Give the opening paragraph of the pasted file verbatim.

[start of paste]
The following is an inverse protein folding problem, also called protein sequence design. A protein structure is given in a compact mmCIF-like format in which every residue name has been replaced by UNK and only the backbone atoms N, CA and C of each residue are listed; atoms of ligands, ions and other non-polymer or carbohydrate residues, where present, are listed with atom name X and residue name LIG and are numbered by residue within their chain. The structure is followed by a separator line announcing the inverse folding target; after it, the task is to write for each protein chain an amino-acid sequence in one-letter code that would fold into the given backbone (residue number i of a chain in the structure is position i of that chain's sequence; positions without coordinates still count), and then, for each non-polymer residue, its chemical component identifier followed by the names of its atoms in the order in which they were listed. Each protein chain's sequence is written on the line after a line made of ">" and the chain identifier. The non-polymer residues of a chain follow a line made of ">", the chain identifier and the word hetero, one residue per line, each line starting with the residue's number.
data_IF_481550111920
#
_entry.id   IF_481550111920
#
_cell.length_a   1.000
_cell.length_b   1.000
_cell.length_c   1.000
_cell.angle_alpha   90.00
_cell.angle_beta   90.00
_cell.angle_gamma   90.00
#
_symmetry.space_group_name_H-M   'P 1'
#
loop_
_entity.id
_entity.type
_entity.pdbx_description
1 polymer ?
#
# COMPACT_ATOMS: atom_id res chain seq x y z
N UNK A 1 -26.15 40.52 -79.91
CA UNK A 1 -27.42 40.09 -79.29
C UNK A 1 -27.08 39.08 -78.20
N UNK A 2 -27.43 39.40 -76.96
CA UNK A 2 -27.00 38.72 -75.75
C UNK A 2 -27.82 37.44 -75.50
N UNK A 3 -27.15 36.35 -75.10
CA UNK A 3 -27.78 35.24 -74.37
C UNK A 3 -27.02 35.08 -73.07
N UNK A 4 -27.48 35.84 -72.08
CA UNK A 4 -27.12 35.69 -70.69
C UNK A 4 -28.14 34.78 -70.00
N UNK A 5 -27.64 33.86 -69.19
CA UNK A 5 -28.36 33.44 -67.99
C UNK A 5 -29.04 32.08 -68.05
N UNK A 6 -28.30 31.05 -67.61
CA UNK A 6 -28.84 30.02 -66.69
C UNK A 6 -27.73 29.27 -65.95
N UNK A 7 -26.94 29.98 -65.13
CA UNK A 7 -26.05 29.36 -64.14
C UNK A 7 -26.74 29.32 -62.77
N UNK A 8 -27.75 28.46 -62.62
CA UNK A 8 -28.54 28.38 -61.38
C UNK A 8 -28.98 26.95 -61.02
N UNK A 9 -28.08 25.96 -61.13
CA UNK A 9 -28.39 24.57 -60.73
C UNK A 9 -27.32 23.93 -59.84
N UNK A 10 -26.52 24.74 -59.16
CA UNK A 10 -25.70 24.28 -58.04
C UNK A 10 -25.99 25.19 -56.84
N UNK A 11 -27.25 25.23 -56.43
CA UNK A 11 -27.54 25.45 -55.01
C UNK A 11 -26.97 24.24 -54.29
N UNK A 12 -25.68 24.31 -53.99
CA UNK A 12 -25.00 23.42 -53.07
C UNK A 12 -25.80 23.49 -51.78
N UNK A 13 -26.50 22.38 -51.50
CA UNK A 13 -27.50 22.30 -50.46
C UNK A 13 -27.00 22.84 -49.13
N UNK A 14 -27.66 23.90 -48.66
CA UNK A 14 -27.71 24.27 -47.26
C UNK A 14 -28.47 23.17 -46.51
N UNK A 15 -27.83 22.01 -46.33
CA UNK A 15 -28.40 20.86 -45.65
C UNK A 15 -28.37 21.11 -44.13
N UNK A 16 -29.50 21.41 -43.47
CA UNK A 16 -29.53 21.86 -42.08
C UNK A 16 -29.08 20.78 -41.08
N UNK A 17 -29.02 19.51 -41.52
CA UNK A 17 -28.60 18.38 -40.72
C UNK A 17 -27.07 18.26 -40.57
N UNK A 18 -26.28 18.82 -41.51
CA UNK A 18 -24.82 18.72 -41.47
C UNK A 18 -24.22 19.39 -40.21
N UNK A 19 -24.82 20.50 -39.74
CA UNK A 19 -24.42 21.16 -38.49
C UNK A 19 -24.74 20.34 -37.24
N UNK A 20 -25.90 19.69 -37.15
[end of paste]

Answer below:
The following is an inverse protein folding problem, also called protein sequence design. A protein structure is given in a compact mmCIF-like format in which every residue name has been replaced by UNK and only the backbone atoms N, CA and C of each residue are listed; atoms of ligands, ions and other non-polymer or carbohydrate residues, where present, are listed with atom name X and residue name LIG and are numbered by residue within their chain. The structure is followed by a separator line announcing the inverse folding target; after it, the task is to write for each protein chain an amino-acid sequence in one-letter code that would fold into the given backbone (residue number i of a chain in the structure is position i of that chain's sequence; positions without coordinates still count), and then, for each non-polymer residue, its chemical component identifier followed by the names of its atoms in the order in which they were listed. Each protein chain's sequence is written on the line after a line made of ">" and the chain identifier. The non-polymer residues of a chain follow a line made of ">", the chain identifier and the word hetero, one residue per line, each line starting with the residue's number.